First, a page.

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Los Angeles Travel Guide

Los Angeles’ Academy Museum Is a Must Visit for Cinephiles

See you at the movies!

Since 1927, the Academy of Motion Pictures, a.k.a. “The Academy,” has been collecting anything and everything related to film. In fact, it has the largest collection of film-related items in the entire world. So, what does one do with all that stuff? Well, build a world-class 300,000 square-foot museum designed by Renzo Piano, of course!

I recently had the chance to explore the exhibits, and have a lovely dinner (and sip a few cocktails) all within the confines of this incredible monument to cinema. My journey began on the second floor in the “Stories of Cinema” exhibition. Having gone to film school myself, my inner film nerd geeked out at the sight of the original Rosebud from Citizen Kane, one of Bruce Lee’s costumes and set of nunchucks, Cher’s iconic Bob Mackie Oscar dress, and other original ruby slippers from the Wizard of Oz. There was even an entire room dedicated to Academy Award-winning director Spike Lee!

I was like a kid in the ultimate film candy store. After some more wandering and lots of picture taking, I ended up in the costume design room and was floored by the gigantic floral gown worn by Florence Pugh in Midsommar. The room also features costumes from The Big Lebowski and Rocketman, amongst many others.

The Academy Museum of Motion Pictures

After the flurry of costumes, it was time for “The Oscar Experience.” I was guided into a room with a real-life Oscar statuette and asked to hold it and pretend like I was giving an acceptance speech, which was later sent to me in a 15-second video. Then it was back to the exhibition to see more movie props, including Arnold Schwarzenegger’s face from Terminator, a life-size Edward Scissorhands, C-3PO, ET, and even Jaws.

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The museum also features a world-class theater located in the sphere building. The David Geffen theater seats 1,000 and has the best sound out of any movie theater I’ve ever been to. The night I was there they were getting ready to screen the original Star Wars.

Spending the day exploring can really work up an appetite and fortunately, there is an incredible restaurant inside the museum called Fanny’s. Fanny’s is named after Fanny Brice, Barbara Streisand’s character from 1968’s Funny Girl. I was quite thirsty, so I sat at the bar before my meal and ordered “The World’s Best Martini.” The name lived up to the promise and I highly recommend it.

The feel of the restaurant is very open and inviting. When I sat down at our booth our fantastic waiter, Jeremy, came over and gave us the lay of the land. I ordered another cocktail, this time “The Nightmare Alley.” which was similar to an old-fashioned with a side of bourbon butter popcorn. For appetizers, we had the Caesar salad and the torched yellowtail, which were both delicious. Then we indulged in the spinach linguine for a pasta course.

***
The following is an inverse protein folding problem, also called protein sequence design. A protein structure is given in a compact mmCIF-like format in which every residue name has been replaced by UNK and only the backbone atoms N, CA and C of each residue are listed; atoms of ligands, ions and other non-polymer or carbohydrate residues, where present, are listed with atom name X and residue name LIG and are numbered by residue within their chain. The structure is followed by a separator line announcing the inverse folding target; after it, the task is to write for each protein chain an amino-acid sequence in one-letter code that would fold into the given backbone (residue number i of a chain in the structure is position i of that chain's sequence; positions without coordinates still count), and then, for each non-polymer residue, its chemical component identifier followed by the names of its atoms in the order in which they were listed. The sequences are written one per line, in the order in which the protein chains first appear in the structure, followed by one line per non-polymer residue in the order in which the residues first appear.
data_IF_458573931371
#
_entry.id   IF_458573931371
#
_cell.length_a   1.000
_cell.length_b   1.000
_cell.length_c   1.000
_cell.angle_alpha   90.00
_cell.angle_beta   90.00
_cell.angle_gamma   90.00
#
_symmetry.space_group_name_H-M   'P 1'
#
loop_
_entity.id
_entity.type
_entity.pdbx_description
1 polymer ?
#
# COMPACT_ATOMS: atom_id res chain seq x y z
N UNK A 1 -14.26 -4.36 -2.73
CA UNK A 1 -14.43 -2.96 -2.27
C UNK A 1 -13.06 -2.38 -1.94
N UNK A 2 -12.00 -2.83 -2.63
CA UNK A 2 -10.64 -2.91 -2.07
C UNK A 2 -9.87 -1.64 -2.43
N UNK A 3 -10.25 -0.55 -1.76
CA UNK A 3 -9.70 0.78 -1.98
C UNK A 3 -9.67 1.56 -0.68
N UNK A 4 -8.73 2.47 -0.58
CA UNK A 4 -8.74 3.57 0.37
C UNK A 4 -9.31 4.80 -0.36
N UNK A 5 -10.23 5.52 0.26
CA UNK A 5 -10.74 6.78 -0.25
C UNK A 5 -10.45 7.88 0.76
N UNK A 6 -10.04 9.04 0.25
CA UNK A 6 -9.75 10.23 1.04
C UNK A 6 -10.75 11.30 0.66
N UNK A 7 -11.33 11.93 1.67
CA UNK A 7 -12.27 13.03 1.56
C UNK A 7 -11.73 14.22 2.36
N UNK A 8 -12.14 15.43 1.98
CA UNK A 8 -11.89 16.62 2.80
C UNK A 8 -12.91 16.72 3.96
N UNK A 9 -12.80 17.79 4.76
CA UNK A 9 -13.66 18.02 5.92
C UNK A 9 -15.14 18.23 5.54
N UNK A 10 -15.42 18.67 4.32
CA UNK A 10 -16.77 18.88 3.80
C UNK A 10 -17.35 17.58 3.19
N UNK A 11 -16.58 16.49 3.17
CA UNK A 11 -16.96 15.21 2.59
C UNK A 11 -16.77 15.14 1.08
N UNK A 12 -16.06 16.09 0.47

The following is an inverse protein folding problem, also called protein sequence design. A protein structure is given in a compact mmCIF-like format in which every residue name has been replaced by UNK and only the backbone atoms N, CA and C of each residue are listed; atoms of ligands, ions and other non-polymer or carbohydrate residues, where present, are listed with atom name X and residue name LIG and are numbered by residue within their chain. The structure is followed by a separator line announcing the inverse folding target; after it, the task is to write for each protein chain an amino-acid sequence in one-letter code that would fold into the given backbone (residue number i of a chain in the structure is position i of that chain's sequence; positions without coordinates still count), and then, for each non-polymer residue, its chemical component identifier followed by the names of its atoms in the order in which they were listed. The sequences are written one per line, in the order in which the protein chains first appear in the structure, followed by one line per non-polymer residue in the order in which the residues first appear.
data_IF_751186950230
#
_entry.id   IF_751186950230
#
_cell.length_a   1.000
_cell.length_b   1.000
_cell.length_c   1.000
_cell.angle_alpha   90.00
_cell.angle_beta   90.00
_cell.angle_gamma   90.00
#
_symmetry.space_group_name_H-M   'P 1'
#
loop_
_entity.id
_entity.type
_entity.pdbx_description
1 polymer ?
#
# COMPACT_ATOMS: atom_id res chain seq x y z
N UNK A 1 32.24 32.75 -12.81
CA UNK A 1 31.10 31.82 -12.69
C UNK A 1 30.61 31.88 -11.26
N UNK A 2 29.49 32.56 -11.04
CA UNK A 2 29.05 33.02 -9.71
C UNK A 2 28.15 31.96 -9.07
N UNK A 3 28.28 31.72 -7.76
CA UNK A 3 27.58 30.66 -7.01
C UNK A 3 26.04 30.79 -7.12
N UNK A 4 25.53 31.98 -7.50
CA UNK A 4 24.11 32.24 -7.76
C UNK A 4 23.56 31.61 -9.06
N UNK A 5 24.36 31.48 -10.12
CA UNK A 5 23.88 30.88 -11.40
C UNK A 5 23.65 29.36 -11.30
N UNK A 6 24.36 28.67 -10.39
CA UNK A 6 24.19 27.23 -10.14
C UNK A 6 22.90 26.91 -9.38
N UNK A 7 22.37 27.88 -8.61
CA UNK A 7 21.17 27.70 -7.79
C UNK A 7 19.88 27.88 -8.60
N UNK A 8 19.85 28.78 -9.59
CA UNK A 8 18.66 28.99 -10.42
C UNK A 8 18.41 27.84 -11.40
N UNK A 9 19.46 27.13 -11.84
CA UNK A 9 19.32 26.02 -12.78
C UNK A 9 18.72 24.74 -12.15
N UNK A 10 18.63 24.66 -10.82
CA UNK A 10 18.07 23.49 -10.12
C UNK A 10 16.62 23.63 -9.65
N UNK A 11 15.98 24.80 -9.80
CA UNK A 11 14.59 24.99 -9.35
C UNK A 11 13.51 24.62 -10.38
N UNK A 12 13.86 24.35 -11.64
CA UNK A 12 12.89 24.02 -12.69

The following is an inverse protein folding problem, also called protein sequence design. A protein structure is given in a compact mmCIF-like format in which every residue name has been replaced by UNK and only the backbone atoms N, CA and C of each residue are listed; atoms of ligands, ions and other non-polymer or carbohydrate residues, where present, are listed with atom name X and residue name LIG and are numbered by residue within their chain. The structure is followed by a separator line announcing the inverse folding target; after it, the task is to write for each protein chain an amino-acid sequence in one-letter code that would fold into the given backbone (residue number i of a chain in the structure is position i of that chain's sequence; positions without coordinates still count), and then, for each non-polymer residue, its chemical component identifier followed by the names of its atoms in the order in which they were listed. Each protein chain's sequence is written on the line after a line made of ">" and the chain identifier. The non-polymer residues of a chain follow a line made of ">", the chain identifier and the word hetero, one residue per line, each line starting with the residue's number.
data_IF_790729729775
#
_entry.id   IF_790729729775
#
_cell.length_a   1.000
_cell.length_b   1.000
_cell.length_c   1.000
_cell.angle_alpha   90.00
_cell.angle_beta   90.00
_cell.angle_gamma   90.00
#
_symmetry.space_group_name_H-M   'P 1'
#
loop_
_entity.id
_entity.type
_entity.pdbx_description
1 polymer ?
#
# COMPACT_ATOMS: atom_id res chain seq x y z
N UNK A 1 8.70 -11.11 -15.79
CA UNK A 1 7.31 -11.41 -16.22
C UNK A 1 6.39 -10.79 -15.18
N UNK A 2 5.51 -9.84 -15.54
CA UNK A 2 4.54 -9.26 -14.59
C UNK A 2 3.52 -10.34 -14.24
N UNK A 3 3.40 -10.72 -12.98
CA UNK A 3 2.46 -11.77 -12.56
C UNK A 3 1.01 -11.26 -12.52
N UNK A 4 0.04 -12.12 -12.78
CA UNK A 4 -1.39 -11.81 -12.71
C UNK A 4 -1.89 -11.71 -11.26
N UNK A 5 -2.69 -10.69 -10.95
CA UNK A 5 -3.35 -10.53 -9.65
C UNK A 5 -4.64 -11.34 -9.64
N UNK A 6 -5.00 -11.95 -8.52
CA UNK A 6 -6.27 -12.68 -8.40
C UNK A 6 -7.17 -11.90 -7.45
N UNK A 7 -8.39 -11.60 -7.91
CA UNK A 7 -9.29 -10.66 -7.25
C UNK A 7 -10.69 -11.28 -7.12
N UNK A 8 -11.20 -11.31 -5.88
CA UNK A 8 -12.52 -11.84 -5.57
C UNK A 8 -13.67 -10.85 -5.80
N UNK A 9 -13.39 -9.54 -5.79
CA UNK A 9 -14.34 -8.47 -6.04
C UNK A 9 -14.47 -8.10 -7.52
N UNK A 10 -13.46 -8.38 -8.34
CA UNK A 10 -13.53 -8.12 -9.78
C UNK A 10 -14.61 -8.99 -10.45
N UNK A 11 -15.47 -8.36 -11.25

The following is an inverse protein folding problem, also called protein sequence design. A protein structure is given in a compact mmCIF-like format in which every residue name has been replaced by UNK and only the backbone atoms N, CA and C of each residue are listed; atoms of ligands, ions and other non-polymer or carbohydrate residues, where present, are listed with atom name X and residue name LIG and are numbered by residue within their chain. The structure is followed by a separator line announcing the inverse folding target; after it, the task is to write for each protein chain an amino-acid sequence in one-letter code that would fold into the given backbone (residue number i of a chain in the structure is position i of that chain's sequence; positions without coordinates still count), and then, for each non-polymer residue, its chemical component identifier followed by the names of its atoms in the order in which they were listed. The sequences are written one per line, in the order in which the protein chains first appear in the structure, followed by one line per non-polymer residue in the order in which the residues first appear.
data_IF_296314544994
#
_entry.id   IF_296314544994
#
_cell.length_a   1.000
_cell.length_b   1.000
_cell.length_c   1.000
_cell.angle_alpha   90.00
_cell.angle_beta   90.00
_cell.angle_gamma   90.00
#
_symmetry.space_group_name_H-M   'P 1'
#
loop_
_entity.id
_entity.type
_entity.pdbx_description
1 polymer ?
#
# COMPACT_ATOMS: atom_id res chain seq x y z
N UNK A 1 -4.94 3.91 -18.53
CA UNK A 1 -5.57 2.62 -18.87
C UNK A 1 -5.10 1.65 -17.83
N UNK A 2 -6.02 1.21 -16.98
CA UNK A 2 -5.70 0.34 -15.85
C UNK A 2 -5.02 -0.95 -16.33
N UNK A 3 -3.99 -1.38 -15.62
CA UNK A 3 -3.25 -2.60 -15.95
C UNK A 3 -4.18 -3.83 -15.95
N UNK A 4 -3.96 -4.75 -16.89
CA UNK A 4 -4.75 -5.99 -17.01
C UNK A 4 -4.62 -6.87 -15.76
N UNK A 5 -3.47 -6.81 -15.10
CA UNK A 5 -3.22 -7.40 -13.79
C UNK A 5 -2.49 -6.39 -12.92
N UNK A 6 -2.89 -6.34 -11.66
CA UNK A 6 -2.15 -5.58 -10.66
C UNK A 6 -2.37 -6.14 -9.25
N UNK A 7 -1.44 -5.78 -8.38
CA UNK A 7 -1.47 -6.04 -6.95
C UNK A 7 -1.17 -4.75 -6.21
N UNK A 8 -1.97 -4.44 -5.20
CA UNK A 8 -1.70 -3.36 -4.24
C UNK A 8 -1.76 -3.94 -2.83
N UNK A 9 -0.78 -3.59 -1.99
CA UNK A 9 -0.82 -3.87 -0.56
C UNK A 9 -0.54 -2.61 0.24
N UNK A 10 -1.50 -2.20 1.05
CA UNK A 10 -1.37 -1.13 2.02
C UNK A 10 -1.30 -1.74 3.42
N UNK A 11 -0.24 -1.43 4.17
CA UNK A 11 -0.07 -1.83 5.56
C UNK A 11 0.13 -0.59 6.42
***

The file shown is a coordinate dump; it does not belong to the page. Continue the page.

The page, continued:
For our main, we shared the Cote “Maison du Boeuf,” which was a huge piece of prime rib with a side of crispy fries and fava beans. Don’t judge me but I had a liquid dessert by way of an espresso martini. As Rhett Butler once said, “Frankly my dear, I don’t give a damn.”

Overall my experience at the Academy Museum was a total blast, and along with dinner at Fanny’s, I can’t recommend a visit highly enough.

camilleholt9148 July 21, 2022

Is that the old May Co. building?

NL15 July 21, 2022

With all due respect, the outrageous antisemitic exclusion of exhibits and information on the founders of Hollywood should keep every film fan out of this museum until both a major apology, not the "oh gee" mention that has come from the museum and the Academy thus far, and a major permanent exhibit about the founders of Hollywood, without whose presence Hollywood might still be non-exisitant, are part of the museum. That permanent exhibit should give a real look at the men who started Hollywood, both on their glorious side, and on their dark side which included racism and a rampant effort to totally control the people who worked for the studios. The men were human beings of the age in which they live. While they were amazing, they had major warts and worse and all of that should be told. By excluding them, it was another antisemitic slap in the face of every American Jewish citizen and a continuation of the raging increased drumbeat of hate of Jews that's been rising mostly in white people throughout the nation.